Treasure Bags

Agé Fuku-bukuro

Preparation info

  • Difficulty


  • Makes



Appears in

At Home with Japanese Cooking

At Home with Japanese Cooking

By Elizabeth Andoh

Published 1986

  • About

Treasure Bags are brimming with a variety of good-tasting things. Fried bean curd is stuffed with meat and vegetables, then tied up with ribbons of gourd and simmered in a seasoned stock. Three or 4 Treasure Bags make a substantial single portion. Rice, soup, pickles and a tart salad would round out the meal nicely.


  • 6 slices abura agé (fried bean curd)
  • 3–4 small dried shiitaké (black Oriental mushrooms)
  • 1–1½ cups shirataki (“white waterfall”; gelatin-like noodles)
  • 12 six- to eight-inch ribbons of kanpyō (dried gourd)
  • ½ small carrot, cut into short, extra fine julienne strips to yield approximately ¼ cup
  • ¾ pound ground lean chicken meat
  • ¼ cup green peas

Simmering stock

  • ¼ cup strained mushroom liquid
  • 2–2½ cups dashi (Basic Soup Stock)
  • 4 tablespoons soy sauce
  • tablespoons sugar
  • 1 tablespoon saké (rice wine)


Quickly blanch the slices of fried bean curd in boiling water to remove excess oil. Drain the slices and pat them dry with paper towels. While they are still warm, cut each slice in half, across its width. Place a slice of the bean curd on the open palm of one hand and slap down on it with the other. From the cut edge, gently pry open the fried bean curd to form a deep pocket or bag. Repeat this slap-and-pry procedure for each of the remaining pieces.

Cover the dried mushrooms for 15–20 minutes with warm water to which a pinch of sugar has been added. Reserve the mushroom liquid for use in the simmering stock. Rinse the mushrooms under cold water, squeeze them dry, remove and discard the stems, then slice into extra fine julienne strips.

Drain a small can or bag of gelatin-like noodles (it will measure about 1 cup). Cut them into approximately 2-inch lengths and blanch them for 1 minute in rapidly boiling water. Drain, and allow the noodles to cool to room temperature naturally.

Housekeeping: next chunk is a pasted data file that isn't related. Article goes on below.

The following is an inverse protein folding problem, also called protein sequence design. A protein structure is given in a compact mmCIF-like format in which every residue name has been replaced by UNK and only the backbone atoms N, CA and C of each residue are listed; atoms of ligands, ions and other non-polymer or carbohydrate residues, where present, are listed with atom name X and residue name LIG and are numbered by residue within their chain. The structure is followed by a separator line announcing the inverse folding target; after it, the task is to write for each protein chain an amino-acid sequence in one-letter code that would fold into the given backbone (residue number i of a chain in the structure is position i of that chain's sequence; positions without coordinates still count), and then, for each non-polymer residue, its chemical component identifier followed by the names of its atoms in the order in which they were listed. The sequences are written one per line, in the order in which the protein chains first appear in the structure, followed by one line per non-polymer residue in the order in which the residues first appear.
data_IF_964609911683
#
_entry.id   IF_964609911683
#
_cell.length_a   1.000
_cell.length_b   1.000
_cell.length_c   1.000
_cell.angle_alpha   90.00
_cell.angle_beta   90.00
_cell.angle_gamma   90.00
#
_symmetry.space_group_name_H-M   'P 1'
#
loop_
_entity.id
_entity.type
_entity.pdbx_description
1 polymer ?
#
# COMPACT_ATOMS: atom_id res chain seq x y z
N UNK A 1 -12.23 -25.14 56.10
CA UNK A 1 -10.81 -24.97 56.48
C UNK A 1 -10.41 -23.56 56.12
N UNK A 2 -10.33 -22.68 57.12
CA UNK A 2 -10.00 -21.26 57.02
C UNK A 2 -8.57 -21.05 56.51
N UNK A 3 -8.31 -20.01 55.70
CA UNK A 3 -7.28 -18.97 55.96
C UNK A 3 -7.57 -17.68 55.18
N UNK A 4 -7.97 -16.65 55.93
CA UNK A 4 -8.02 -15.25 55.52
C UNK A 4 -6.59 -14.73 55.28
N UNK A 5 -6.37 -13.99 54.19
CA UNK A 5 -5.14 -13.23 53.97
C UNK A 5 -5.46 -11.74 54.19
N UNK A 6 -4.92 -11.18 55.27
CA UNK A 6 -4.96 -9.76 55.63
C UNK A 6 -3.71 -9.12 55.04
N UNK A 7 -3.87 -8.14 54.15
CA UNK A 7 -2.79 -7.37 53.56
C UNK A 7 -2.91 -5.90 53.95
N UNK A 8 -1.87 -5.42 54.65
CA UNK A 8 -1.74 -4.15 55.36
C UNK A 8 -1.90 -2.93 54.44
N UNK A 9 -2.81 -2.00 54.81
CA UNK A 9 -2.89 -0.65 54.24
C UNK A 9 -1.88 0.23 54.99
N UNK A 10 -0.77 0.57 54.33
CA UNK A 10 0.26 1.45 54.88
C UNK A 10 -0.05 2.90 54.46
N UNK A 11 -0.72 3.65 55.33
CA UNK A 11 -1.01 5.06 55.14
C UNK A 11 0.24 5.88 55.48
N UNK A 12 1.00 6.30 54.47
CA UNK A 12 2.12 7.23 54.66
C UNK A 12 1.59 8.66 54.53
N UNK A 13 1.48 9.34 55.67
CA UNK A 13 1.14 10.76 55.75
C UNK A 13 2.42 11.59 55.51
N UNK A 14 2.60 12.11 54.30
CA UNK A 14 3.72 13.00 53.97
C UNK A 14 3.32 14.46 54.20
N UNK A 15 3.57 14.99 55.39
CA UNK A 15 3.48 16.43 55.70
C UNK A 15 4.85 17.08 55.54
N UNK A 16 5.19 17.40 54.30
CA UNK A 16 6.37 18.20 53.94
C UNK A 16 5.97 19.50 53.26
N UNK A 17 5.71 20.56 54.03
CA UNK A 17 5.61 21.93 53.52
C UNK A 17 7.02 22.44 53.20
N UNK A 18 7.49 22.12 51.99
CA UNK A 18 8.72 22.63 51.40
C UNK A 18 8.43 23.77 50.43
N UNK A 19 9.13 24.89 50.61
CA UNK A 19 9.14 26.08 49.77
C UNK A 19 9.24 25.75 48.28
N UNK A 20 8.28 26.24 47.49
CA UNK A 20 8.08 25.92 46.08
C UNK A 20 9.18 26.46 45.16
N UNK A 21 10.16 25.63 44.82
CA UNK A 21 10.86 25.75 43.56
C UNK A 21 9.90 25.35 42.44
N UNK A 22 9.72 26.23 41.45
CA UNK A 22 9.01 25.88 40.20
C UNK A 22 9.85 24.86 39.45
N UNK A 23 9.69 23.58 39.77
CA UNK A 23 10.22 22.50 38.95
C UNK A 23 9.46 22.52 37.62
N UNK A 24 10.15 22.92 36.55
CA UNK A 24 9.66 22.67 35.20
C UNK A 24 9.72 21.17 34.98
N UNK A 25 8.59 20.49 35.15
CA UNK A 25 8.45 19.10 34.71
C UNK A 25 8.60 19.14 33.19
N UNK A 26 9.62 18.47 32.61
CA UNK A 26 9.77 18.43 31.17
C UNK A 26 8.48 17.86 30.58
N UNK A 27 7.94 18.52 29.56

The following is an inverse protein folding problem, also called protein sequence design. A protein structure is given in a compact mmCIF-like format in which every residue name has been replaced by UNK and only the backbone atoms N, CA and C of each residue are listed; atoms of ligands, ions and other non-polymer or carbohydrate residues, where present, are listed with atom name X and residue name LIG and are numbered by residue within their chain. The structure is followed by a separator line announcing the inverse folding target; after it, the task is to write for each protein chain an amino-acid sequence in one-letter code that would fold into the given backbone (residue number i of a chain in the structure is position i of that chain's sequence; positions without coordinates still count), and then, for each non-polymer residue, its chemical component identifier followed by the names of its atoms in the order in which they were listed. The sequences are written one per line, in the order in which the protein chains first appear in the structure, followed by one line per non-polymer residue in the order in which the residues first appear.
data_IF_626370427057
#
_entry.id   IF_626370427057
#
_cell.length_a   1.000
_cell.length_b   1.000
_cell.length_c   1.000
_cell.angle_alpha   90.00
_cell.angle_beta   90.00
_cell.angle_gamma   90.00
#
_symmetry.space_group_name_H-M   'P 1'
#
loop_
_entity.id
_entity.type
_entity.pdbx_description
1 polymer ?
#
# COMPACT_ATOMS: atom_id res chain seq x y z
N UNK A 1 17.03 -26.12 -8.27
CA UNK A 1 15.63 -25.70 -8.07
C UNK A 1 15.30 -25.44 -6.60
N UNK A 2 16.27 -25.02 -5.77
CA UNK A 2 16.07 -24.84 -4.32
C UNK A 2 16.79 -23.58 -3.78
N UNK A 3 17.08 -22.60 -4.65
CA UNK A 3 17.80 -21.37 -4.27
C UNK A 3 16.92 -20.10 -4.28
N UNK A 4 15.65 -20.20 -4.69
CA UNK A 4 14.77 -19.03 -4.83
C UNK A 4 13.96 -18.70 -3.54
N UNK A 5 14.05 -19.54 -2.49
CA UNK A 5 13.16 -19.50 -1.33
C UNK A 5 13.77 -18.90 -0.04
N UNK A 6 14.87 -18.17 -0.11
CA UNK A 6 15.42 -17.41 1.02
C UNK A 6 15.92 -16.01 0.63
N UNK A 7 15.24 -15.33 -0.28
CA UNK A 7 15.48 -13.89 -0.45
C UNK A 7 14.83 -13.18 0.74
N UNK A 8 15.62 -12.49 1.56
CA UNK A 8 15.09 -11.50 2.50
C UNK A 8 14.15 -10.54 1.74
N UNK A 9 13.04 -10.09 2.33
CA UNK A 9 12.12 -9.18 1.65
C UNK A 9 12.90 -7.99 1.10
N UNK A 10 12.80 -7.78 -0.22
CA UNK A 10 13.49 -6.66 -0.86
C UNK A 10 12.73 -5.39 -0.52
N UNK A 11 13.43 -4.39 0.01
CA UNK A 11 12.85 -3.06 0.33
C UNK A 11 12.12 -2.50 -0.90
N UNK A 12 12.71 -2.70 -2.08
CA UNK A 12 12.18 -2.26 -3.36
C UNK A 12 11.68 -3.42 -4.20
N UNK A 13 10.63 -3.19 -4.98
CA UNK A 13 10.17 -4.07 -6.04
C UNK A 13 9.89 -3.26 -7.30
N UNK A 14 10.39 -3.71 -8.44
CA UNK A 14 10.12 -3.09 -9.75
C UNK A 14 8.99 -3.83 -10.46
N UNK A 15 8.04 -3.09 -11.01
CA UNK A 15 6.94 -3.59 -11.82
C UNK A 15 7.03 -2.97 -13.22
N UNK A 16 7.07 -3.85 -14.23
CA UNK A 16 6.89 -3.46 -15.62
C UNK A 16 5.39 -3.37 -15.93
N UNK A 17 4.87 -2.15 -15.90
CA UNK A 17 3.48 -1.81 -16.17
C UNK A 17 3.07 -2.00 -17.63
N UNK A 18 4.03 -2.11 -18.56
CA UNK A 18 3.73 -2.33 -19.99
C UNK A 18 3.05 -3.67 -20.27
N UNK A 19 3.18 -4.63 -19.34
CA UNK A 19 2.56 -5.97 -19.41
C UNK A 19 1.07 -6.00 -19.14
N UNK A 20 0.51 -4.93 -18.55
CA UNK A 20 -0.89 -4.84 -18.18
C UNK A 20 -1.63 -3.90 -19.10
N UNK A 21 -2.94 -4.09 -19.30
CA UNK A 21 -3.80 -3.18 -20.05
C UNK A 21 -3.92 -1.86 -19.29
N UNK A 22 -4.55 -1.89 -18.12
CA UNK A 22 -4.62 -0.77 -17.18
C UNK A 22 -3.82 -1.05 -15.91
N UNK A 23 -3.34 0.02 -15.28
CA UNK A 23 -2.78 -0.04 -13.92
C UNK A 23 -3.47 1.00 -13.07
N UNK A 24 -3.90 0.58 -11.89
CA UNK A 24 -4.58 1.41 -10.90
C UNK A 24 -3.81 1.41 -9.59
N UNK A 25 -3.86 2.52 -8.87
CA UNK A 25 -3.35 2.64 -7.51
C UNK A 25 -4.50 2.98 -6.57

Cover the dried gourd strips with warm water to which a pinch of sugar has been added. Allow at least 10–15 minutes for the gourd to soften. Rinse the softened strips under cold water with a slight scrubbing motion and squeeze them dry.

Combine sliced mushrooms, cooled noodles, julienne carrots, chicken meat and peas in a large bowl. Stuff each fried bean curd with one-twelfth of this filling (1). Gather-up the open end of each bag and tie it closed with a ribbon of gourd (2–4).

Make the simmering stock in a deep saucepan that is wide enough to hold all the bags in a single layer. Combine the mushroom liquid and basic stock and heat through before seasoning with the soy sauce, sugar and rice wine. Add the bags, ties facing up, to the simmering stock. For best results simmer, covered with a dropped lid. Or simmer uncovered but frequently ladle the stock over the bags as they cook. Simmer for 12–15 minutes over medium heat. If the ribbons of gourd are still white, turn the bags upside down and simmer for 3–5 more minutes. Serve the Treasure Bags warm, or at room temperature, with a bit of the stock ladled over each. These bags can be prepared up to 2 days in advance. Refrigerate but never freeze the cooked bags and reheat them in the stock just before serving.